By Jared Chausow
By Katie Toth
By Elizabeth Flock
By Albert Samaha
By Anna Merlan
By Jon Campbell
By Jon Campbell
By Albert Samaha
The informant's identity was one of several questions that remained after the indictment was unveiled. Another was Gordon's behavior. Hynes said that back in April, after she was confronted with the evidence against her, Gordon had agreed to plead guilty, not run for re-election, and cooperate with the investigation. Her cooperation, however, law enforcement sources said, amounted to little. "No one would talk to her," said one source. Then last month, Gordon abruptly reneged on the deal and announced she was gathering petition signatures to get on the ballot. The indictment was unsealed a few days later. She faces from five to 15 years if convicted.
"She has pleaded not guilty, she is running for office, she is going to trial," said Bernard Udell, Gordon's criminal attorney.
Several sources confirmed to the Voice that Batheja is the unidentified developer, and that his cooperation began only after he was pressured to do so by law enforcement authorities.
In a telephone interview early last week, Batheja denied that he had any part in the Gordon investigation. "I have no knowledge about it, no part in this case," he said. "Somebody is spreading a rumor. I wasn't there. It's not me." The developer praised Gordon and said he was sorry for her problems. "Diane is a good lady," he said. After promising to continue talking to the Voice about the matter, Batheja failed to return repeated calls.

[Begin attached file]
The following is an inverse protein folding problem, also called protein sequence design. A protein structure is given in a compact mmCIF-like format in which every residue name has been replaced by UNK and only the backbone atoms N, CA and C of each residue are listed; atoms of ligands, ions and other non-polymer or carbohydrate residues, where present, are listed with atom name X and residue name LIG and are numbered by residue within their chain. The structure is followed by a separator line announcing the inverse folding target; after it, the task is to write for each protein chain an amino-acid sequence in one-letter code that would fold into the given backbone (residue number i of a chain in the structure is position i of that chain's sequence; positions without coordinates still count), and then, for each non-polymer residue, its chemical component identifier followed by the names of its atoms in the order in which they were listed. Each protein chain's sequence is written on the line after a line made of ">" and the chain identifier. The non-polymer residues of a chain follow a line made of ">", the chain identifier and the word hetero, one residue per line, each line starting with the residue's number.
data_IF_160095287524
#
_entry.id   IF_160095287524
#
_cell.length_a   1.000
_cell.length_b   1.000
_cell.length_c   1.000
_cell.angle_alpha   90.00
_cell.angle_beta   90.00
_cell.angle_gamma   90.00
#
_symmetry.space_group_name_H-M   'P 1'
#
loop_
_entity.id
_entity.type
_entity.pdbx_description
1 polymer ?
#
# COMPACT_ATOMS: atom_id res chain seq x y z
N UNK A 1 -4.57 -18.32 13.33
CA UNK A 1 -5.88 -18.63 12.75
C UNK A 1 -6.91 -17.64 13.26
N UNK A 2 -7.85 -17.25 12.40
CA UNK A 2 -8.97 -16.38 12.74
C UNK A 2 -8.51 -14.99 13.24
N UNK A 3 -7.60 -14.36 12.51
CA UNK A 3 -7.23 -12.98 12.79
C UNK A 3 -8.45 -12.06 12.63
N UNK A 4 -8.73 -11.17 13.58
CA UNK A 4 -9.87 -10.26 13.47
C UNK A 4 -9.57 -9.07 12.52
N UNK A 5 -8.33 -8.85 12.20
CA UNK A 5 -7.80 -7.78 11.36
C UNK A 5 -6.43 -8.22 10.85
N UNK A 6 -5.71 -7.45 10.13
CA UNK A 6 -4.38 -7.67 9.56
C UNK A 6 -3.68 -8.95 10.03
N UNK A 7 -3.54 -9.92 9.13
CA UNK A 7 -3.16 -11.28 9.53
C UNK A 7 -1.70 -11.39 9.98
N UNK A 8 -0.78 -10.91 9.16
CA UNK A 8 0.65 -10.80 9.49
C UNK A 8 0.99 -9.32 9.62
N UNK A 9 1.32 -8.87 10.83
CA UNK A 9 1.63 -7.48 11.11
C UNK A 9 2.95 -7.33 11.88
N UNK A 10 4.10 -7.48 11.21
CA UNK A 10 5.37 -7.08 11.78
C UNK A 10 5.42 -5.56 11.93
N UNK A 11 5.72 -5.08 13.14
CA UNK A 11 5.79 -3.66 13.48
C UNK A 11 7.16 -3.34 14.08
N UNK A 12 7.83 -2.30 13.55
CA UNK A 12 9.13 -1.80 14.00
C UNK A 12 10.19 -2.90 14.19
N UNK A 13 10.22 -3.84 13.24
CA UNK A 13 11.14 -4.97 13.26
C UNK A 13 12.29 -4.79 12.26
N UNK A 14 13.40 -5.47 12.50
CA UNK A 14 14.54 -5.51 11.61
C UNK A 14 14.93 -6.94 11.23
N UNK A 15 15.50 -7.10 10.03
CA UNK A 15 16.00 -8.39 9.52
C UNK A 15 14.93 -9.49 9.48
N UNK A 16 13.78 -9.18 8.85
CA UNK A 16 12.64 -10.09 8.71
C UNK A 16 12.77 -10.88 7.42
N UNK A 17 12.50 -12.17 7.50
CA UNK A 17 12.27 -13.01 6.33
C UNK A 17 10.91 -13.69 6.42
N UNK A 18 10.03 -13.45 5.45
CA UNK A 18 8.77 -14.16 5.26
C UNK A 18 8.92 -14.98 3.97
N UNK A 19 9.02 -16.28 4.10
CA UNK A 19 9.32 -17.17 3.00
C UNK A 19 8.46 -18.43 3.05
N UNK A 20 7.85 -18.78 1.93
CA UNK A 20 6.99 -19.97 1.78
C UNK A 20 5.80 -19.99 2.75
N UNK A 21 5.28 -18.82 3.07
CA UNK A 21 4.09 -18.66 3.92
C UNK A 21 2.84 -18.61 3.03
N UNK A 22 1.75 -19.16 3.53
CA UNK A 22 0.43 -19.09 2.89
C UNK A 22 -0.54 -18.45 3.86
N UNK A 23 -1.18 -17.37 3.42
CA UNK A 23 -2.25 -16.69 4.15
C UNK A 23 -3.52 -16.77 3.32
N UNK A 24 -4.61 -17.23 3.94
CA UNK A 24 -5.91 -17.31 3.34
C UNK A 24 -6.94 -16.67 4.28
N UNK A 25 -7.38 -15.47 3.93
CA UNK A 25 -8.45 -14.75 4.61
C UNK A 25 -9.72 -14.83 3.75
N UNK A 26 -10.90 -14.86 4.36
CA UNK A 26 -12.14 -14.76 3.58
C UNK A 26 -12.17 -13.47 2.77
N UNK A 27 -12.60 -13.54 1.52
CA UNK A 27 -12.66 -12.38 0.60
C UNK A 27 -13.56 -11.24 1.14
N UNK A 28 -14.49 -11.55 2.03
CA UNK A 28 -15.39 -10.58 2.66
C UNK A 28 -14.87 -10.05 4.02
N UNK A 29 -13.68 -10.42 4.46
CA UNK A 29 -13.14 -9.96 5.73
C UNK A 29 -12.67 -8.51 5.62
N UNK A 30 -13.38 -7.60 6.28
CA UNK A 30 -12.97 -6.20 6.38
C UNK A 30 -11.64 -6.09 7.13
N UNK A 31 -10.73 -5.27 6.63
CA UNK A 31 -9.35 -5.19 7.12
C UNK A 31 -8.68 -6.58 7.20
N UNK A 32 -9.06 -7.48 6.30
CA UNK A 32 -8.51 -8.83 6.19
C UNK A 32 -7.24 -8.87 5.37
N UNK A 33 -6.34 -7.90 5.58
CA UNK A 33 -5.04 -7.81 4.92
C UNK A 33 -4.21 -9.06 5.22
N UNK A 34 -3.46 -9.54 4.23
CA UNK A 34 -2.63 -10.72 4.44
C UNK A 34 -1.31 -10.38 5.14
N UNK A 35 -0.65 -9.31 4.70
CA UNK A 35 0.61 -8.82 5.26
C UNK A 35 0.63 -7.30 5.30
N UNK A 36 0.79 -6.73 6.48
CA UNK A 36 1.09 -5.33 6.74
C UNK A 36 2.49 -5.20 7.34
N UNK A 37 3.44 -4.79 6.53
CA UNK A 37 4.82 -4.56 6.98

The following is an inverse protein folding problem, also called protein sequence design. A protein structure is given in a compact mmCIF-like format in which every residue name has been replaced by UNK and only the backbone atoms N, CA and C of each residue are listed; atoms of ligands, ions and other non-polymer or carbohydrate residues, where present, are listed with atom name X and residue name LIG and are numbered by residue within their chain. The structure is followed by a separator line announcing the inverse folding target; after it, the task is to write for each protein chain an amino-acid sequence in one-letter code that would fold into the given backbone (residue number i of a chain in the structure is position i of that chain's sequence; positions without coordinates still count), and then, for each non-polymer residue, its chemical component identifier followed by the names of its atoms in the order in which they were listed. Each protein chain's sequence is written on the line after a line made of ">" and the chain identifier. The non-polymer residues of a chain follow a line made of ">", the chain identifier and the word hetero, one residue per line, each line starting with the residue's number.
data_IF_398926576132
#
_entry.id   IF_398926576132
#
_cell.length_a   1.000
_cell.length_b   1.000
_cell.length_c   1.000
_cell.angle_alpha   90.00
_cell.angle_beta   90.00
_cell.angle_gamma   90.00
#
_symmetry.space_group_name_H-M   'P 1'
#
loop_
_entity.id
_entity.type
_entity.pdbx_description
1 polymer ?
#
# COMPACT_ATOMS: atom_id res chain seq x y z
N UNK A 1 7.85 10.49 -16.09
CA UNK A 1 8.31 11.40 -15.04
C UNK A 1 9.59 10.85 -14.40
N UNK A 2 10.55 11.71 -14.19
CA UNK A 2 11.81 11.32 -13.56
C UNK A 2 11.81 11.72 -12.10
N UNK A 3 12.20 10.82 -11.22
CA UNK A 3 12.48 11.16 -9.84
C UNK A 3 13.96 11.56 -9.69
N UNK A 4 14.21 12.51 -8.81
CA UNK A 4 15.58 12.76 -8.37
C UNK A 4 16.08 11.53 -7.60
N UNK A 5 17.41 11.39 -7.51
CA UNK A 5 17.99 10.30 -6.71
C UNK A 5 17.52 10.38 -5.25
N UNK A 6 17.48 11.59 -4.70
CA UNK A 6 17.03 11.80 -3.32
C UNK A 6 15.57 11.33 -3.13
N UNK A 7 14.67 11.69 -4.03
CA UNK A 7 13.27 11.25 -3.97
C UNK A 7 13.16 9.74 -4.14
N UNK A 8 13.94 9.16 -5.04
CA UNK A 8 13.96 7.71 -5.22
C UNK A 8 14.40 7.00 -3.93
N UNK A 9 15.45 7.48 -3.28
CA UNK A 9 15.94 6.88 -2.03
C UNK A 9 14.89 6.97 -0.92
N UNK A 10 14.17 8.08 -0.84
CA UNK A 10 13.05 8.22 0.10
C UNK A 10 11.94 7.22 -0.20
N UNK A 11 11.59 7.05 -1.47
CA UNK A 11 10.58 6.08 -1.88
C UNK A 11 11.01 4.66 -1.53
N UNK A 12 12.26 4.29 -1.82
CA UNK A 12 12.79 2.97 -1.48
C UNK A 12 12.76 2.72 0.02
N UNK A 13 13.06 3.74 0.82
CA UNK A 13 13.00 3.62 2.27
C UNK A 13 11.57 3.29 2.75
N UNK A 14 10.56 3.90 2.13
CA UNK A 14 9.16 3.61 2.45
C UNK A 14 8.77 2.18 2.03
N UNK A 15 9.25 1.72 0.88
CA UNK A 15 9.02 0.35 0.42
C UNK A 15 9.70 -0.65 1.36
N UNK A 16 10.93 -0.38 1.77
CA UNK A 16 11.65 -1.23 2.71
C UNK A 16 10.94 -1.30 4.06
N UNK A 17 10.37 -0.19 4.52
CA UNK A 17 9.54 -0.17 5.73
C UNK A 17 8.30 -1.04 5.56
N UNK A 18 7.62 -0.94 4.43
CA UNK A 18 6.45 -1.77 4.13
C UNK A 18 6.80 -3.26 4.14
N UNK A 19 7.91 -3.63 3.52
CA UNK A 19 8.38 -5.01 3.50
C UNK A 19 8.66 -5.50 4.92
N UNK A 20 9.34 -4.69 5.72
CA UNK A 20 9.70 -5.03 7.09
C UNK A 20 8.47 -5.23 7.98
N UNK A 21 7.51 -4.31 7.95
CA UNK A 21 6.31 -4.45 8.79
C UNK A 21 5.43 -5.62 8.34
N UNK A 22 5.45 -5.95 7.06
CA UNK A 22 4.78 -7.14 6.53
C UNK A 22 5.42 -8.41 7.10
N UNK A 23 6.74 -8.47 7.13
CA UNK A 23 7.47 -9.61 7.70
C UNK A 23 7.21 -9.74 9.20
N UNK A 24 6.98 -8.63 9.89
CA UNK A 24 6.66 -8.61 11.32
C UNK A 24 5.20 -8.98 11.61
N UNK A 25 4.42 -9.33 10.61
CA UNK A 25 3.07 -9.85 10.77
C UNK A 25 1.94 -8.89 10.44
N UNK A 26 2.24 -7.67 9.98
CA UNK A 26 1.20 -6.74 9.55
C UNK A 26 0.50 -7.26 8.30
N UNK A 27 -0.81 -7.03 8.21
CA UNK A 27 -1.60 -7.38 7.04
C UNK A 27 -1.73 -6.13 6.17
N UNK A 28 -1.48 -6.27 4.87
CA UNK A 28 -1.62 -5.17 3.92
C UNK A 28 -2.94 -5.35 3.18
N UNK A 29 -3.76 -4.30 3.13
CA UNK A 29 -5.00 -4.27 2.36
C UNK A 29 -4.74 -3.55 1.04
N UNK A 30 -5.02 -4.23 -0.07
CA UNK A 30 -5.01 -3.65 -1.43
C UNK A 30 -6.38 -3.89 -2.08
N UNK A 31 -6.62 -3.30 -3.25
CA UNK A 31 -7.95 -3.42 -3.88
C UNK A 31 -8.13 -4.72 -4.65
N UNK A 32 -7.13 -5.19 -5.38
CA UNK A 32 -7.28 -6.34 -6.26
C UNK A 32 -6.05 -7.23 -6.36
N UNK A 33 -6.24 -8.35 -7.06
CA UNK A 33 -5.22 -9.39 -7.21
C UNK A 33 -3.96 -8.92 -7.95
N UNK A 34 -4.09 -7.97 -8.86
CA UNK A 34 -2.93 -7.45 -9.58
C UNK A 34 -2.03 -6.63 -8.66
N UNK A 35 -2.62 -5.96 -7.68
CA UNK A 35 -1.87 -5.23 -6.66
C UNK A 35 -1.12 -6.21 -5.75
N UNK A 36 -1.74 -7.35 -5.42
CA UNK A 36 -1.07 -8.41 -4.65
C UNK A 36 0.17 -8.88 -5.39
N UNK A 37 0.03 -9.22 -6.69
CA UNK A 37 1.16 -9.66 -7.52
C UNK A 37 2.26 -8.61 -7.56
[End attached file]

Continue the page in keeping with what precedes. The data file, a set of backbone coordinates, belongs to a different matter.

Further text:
He wasn't the only one who didn't want to talk about the case. Aside from Gordon, the most politically prominent name included in last week's indictment was that of Bernard Mitchell Alter, an influential Brooklyn attorney who was named an unindicted co-conspirator in the indictment.
Alter is law partners with State Senator John Sampson, another East New York pol, who ran against Hynes for district attorney last year. Alter was Sampson's chief campaign adviser in the race, which Sampson lost by just five percentage points. Alter has also served as Gordon's lawyer. But for a man who almost elected the borough's next district attorney, Alter had an interesting response to Gordon's proposal to acquire a new home from the developer, according to statements released by authorities.
"You can't just give a house away, not to an assemblywoman," the attorney was heard to say at a June 2005 meeting with Gordon and the developer. "However you guys want to do this afterwards, that's your business. I don't want to know nothing about that."
At a later meeting between Gordon and the developer, the assemblywoman spelled out what she claimed was her attorney's advice for the deal:
"I talked to the lawyer . . . about that. His suggestion was . . . that I don't use my name, I use my mom's name. And I do something like for maybe a $150,000 . . . something that makes sense."
Tapes released by the D.A. show that, a few months later, Gordon indeed brought her mother to a meeting where the developer handed the older woman $1,000 as a down payment.
The Voice went to Alter's Court Street law office, located a few floors above that of his friend and client Headley, to ask about his advice to the assemblywoman. Alter, an avid bicyclist, sat on a couch in his office wearing a pink T-shirt and green shorts. "I got nothing to say, no comment," he said through the half-open door. "I can't. I got attorney-client privilege to think about."